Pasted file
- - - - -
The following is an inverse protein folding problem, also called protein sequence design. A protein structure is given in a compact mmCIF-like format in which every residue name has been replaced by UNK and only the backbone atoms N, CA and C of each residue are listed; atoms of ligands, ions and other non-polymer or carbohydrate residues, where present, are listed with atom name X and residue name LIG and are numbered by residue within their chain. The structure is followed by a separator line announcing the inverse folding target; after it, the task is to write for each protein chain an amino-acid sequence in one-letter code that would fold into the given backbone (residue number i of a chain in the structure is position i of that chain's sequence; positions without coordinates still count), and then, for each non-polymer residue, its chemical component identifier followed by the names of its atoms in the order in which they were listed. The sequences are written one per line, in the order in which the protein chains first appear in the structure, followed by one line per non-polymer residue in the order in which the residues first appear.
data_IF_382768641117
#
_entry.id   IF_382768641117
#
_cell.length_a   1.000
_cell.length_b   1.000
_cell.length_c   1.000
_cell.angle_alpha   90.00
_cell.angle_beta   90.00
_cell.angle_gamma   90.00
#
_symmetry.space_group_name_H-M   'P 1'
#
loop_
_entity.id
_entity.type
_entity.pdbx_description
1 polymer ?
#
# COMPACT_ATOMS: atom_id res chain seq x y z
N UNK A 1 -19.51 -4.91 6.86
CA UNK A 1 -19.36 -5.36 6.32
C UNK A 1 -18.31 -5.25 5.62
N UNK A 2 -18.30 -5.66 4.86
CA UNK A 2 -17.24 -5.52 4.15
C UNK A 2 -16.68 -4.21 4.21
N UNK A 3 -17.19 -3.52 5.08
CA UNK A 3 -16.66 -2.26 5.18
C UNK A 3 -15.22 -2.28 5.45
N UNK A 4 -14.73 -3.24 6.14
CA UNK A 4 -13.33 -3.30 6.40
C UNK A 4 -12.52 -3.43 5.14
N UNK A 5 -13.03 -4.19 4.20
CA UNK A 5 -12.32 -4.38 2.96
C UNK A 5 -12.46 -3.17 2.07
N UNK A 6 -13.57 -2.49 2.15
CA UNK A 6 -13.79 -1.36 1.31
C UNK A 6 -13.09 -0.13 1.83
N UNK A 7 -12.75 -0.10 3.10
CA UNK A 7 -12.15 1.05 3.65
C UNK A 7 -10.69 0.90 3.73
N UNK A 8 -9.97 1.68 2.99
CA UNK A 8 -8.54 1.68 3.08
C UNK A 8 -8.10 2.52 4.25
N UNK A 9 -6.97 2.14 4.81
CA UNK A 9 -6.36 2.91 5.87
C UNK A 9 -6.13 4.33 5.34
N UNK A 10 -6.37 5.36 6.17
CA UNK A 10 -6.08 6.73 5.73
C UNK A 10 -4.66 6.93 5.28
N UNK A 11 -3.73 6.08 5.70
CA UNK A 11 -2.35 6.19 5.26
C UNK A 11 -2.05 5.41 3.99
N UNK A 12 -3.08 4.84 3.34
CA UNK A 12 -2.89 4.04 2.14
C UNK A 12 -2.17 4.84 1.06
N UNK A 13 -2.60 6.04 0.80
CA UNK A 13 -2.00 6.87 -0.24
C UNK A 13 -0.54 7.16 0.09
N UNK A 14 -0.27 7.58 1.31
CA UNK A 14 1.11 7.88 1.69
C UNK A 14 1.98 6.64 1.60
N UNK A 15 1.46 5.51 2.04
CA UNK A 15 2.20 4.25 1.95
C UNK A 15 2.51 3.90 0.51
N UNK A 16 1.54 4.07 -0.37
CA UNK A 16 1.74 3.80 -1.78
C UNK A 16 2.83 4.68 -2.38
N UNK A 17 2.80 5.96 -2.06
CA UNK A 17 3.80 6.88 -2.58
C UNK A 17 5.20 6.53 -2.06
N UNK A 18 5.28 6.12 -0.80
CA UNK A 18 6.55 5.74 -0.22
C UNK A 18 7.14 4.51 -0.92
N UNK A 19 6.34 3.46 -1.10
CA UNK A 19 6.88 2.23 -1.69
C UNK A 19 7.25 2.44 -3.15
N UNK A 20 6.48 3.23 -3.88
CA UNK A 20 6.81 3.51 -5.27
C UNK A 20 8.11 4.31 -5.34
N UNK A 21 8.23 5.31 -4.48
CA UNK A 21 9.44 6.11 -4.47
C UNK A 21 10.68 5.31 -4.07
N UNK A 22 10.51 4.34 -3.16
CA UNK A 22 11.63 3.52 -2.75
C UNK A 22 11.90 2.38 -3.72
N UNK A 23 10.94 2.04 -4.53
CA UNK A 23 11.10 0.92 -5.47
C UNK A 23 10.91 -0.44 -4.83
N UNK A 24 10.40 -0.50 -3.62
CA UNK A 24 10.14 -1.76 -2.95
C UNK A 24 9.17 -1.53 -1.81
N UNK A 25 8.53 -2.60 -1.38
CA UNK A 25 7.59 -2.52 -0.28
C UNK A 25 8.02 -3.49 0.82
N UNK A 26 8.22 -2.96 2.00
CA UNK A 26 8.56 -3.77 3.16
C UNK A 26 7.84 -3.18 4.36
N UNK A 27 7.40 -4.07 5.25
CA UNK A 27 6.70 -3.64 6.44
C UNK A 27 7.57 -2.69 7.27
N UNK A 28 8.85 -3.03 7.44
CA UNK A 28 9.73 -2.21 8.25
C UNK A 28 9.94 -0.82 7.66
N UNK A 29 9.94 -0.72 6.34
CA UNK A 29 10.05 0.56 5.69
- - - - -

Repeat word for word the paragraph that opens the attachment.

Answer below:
The following is an inverse protein folding problem, also called protein sequence design. A protein structure is given in a compact mmCIF-like format in which every residue name has been replaced by UNK and only the backbone atoms N, CA and C of each residue are listed; atoms of ligands, ions and other non-polymer or carbohydrate residues, where present, are listed with atom name X and residue name LIG and are numbered by residue within their chain. The structure is followed by a separator line announcing the inverse folding target; after it, the task is to write for each protein chain an amino-acid sequence in one-letter code that would fold into the given backbone (residue number i of a chain in the structure is position i of that chain's sequence; positions without coordinates still count), and then, for each non-polymer residue, its chemical component identifier followed by the names of its atoms in the order in which they were listed. The sequences are written one per line, in the order in which the protein chains first appear in the structure, followed by one line per non-polymer residue in the order in which the residues first appear.